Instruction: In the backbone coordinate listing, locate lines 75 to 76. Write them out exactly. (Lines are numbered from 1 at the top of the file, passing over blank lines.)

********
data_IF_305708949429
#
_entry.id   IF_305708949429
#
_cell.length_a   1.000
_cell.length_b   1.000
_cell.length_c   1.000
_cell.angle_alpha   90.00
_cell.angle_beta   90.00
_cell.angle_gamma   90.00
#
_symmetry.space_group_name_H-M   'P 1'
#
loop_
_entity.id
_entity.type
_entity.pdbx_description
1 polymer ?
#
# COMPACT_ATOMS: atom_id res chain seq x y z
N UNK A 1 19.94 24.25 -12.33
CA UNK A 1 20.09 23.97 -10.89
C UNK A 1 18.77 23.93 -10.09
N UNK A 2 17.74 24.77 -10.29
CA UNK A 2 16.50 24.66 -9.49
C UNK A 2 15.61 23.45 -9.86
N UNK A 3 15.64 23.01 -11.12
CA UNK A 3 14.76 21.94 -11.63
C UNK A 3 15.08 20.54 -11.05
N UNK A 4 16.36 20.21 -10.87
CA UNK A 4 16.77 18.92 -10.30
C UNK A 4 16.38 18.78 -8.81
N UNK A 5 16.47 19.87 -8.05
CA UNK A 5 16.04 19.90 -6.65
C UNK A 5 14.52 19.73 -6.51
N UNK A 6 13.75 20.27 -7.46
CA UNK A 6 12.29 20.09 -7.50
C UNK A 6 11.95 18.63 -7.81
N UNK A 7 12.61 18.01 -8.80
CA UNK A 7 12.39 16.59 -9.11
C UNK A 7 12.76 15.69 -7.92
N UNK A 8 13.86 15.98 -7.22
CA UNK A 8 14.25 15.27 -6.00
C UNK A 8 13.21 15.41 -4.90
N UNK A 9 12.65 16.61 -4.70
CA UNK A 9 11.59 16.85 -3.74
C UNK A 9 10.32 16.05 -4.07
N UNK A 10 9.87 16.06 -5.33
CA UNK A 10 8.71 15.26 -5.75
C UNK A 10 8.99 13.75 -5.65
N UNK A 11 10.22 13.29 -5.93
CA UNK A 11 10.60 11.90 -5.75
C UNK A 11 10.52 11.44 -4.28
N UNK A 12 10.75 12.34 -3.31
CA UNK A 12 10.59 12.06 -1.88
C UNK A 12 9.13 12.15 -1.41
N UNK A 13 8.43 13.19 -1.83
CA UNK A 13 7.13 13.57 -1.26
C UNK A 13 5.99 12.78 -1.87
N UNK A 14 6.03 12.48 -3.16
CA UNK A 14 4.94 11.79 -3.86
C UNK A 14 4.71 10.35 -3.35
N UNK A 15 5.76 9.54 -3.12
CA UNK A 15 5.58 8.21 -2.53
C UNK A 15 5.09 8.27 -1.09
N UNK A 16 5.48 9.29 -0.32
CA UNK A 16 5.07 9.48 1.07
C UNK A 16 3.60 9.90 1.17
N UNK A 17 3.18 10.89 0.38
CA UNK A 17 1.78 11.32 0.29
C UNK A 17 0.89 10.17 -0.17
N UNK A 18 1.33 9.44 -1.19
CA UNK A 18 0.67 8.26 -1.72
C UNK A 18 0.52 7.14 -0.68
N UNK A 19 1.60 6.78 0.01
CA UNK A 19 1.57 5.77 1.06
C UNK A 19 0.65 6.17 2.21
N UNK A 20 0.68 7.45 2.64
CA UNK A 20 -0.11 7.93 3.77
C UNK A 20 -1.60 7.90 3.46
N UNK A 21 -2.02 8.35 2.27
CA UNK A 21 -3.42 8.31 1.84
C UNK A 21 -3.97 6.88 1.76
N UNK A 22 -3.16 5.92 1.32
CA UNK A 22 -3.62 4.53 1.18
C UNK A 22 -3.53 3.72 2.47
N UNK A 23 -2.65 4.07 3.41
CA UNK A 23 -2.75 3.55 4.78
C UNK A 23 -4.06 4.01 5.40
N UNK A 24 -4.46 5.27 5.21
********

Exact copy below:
N UNK A 19 1.60 6.78 0.01
CA UNK A 19 1.57 5.77 1.06